Once you know how many reps and sets you're doing, you can focus on how much weight to lift, which is the essential ingredient to overloading your muscles. How do you choose the right amount of weight?

If you're an experienced exerciser, you probably know a general weight to use for each exercise. Start there. Do the number of reps you've chosen and, if you get to 12 and you could keep going, you need to increase your weight for the next set.

The idea is that the last rep should be difficult but not impossible, and you should be able to do it with good form. If your form slips, stop early or try a lighter weight next time around.

For beginners, it's best to err on the side of using lighter weights rather than heavy weights. You can always increase the weight once you get a feel for the exercises.

Continuing to Advance

In order to keep overloading the body, you have to keep progressing rather than repeat the same workout over and over again. You need to take your exercises to the next level.

This might mean going from knee pushups to toe pushups, for example. It could also involve progressing from a chair squat to a dumbbell squat. Sometimes it's as simple as changing the exercise you're doing or even changing the order of your exercises.

As soon as an exercise starts to feel easy, it's time to up the ante so you're always overloading your muscles and adapting to get stronger and fitter.

Almost any change will make a difference in your workout. Learn how to change your strength training workouts so you're always making progress. Just take care not to always work at high intensities, which could lead to overtraining and injury.

Track Your Progress

Keeping a strength training log can help you track how much weight you're lifting from week to week. This makes it easier to see whether you're making progress or if you need to change things up a bit to get better results.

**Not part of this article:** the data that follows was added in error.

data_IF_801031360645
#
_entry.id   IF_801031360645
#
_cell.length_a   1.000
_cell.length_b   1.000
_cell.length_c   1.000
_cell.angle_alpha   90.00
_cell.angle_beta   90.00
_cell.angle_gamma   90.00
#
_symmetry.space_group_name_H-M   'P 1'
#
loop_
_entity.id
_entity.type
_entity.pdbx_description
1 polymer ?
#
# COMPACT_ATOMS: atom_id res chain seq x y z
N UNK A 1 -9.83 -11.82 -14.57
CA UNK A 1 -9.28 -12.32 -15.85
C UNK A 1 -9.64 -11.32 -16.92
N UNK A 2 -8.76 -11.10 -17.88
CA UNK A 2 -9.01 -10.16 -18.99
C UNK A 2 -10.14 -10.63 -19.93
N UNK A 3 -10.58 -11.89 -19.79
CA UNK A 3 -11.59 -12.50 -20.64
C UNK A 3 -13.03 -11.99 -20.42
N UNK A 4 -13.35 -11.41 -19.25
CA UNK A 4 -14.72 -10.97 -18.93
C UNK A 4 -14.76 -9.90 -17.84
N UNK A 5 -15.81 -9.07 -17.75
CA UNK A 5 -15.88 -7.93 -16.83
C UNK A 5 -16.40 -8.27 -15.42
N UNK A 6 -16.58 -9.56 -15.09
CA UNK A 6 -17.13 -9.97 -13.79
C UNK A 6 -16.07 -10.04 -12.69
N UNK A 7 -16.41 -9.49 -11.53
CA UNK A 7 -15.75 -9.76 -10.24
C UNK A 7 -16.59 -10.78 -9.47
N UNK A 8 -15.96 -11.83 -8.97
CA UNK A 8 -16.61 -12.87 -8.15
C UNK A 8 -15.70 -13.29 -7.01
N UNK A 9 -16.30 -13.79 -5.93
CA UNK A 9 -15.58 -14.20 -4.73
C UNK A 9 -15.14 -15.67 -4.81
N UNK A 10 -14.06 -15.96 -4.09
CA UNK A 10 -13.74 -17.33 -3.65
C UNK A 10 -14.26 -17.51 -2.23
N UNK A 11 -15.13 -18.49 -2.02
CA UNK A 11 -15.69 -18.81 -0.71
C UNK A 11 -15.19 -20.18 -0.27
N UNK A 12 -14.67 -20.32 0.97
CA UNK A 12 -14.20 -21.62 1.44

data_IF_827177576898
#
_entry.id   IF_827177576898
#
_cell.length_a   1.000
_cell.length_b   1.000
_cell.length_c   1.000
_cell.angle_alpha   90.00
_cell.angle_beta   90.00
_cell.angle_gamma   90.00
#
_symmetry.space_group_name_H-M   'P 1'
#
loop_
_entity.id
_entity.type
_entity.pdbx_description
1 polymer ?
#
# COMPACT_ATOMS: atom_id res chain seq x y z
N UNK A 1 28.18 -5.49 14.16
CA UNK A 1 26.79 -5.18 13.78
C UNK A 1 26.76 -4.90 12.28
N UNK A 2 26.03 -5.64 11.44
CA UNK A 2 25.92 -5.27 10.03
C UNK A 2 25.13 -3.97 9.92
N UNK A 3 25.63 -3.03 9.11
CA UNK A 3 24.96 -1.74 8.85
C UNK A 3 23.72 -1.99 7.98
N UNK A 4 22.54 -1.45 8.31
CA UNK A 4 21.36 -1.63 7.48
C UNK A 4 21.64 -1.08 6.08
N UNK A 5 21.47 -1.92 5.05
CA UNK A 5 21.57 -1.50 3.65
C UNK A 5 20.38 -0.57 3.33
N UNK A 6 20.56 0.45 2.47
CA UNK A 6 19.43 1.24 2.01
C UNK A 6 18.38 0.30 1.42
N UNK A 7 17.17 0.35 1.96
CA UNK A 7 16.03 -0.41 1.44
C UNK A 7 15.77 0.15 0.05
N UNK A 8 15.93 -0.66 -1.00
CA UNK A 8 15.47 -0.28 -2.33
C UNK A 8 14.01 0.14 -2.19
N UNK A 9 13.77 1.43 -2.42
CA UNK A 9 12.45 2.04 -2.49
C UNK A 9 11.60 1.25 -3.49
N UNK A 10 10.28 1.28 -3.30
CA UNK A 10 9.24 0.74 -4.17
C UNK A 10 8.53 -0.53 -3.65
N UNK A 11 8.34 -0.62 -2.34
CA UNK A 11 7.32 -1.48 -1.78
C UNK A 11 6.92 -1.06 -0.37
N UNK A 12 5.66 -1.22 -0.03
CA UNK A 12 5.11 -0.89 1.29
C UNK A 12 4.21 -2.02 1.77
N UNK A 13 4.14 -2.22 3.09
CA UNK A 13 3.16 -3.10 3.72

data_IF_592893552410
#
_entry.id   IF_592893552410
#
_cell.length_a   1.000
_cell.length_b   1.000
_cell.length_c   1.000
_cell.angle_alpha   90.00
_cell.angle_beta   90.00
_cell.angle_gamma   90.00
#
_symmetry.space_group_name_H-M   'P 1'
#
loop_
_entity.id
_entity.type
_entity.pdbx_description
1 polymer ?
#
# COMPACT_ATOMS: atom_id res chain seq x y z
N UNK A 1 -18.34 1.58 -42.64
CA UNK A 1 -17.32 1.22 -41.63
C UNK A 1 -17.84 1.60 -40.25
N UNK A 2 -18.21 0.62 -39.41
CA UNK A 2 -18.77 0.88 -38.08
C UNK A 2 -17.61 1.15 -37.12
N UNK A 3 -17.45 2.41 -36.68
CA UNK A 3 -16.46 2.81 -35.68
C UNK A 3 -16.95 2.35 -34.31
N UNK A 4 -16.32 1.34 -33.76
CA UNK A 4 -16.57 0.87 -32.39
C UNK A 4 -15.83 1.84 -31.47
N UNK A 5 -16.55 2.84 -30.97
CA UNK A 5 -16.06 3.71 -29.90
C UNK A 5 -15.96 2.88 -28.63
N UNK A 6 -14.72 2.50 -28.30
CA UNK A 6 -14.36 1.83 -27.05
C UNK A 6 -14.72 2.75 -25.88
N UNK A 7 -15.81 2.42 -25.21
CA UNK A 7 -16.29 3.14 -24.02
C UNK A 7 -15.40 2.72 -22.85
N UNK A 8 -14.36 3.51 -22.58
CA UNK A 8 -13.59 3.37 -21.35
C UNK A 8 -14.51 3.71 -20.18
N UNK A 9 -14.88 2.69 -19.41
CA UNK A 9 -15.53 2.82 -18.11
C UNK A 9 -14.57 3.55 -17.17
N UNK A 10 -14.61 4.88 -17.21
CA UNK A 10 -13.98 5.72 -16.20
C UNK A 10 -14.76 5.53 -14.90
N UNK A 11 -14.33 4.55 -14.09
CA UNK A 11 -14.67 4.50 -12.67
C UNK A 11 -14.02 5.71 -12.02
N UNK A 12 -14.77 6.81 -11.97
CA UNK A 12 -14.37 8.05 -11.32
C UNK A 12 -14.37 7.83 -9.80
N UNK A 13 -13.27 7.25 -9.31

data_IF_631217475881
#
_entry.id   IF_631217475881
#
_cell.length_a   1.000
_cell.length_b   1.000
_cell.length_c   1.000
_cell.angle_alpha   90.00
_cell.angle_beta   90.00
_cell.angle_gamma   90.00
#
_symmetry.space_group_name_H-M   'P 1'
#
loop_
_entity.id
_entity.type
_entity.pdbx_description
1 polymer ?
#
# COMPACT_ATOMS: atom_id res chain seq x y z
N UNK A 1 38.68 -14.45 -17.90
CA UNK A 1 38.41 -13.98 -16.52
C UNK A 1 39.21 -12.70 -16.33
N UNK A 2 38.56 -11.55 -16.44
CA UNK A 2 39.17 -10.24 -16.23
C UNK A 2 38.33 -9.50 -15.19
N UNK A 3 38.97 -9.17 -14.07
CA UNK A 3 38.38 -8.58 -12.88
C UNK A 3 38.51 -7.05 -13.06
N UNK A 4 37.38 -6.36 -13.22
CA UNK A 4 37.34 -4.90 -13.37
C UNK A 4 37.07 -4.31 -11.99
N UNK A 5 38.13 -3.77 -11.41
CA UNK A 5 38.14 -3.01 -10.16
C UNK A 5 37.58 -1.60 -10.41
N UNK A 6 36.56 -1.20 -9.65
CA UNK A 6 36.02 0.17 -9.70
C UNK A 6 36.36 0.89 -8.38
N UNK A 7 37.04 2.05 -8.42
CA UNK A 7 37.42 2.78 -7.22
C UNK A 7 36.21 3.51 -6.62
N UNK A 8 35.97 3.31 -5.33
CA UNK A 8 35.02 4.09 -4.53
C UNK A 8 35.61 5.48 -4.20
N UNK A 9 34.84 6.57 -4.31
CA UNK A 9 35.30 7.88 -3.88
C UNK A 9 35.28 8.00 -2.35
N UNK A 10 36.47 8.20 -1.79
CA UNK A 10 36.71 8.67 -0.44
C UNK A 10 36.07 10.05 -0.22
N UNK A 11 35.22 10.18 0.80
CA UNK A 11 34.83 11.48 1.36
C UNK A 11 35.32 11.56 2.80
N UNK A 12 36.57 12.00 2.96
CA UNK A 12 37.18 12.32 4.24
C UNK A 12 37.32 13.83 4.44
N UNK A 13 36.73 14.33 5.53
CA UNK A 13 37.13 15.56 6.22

5 Sources
Verywell Fit uses only high-quality sources, including peer-reviewed studies, to support the facts within our articles. Read our editorial process to learn more about how we fact-check and keep our content accurate, reliable, and trustworthy.
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  2. Bellinger P, Desbrow B, Derave W, et al. Muscle fiber typology is associated with the incidence of overreaching in response to overload trainingJ Appl Physiol (1985). 2020;129(4):823-836. doi:10.1152/japplphysiol.00314.2020

  3. Impellizzeri FM, Menaspà P, Coutts AJ, Kalkhoven J, Menaspà MJ. Training load and its role in injury prevention, part i: back to the futureJ Athl Train. 2020;55(9):885-892. doi:10.4085/1062-6050-500-19

  4. Baz-Valle E, Schoenfeld BJ, Torres-Unda J, Santos-Concejero J, Balsalobre-Fernández C. The effects of exercise variation in muscle thickness, maximal strength and motivation in resistance trained menPLoS One. 2019;14(12):e0226989. doi:10.1371/journal.pone.0226989

  5. Kreher JB. Diagnosis and prevention of overtraining syndrome: an opinion on education strategiesOpen Access J Sports Med. 2016;7:115-122. doi:10.2147/OAJSM.S91657

Additional Reading
  • Bryant CX, Newton-Merrill S, Green DJ. ACE personal trainer manual. San Diego, CA: American Council on Exercise; 2014.​
  • Senter C, Appelle N, Behera SK. Prescribing exercise for women. Curr Rev Musculoskelet Med. 2013;6(2):164-172. doi:10.1007/s12178-013-9163-1.

By Paige Waehner, CPT
Paige Waehner is a certified personal trainer, author of the "Guide to Become a Personal Trainer," and co-author of "The Buzz on Exercise & Fitness."